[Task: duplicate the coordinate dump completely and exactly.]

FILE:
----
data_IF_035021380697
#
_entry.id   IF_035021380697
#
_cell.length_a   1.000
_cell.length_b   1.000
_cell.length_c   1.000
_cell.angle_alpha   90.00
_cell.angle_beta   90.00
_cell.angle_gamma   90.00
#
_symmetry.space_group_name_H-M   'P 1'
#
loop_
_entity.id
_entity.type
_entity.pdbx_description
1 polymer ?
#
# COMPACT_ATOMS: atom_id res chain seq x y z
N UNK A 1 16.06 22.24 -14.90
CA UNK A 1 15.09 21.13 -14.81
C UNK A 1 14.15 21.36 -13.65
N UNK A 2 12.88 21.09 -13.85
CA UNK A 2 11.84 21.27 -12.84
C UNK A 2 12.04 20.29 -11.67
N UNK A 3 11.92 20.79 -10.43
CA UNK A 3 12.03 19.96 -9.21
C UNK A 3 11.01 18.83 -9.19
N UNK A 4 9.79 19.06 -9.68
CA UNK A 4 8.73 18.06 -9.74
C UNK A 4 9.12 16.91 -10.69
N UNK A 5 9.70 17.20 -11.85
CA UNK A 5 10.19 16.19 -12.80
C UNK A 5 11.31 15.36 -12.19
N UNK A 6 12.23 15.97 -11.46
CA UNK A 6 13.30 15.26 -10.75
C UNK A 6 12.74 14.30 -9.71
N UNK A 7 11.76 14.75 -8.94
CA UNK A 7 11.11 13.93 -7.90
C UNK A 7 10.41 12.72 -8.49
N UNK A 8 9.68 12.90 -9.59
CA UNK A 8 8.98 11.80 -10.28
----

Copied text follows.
data_IF_035021380697
#
_entry.id   IF_035021380697
#
_cell.length_a   1.000
_cell.length_b   1.000
_cell.length_c   1.000
_cell.angle_alpha   90.00
_cell.angle_beta   90.00
_cell.angle_gamma   90.00
#
_symmetry.space_group_name_H-M   'P 1'
#
loop_
_entity.id
_entity.type
_entity.pdbx_description
1 polymer ?
#
# COMPACT_ATOMS: atom_id res chain seq x y z
N UNK A 1 16.06 22.24 -14.90
CA UNK A 1 15.09 21.13 -14.81
C UNK A 1 14.15 21.36 -13.65
N UNK A 2 12.88 21.09 -13.85
CA UNK A 2 11.84 21.27 -12.84
C UNK A 2 12.04 20.29 -11.67
N UNK A 3 11.92 20.79 -10.43
CA UNK A 3 12.03 19.96 -9.21
C UNK A 3 11.01 18.83 -9.19
N UNK A 4 9.79 19.06 -9.68
CA UNK A 4 8.73 18.06 -9.74
C UNK A 4 9.12 16.91 -10.69
N UNK A 5 9.70 17.20 -11.85
CA UNK A 5 10.19 16.19 -12.80
C UNK A 5 11.31 15.36 -12.19
N UNK A 6 12.23 15.97 -11.46
CA UNK A 6 13.30 15.26 -10.75
C UNK A 6 12.74 14.30 -9.71
N UNK A 7 11.76 14.75 -8.94
CA UNK A 7 11.11 13.93 -7.90
C UNK A 7 10.41 12.72 -8.49
N UNK A 8 9.68 12.90 -9.59
CA UNK A 8 8.98 11.80 -10.28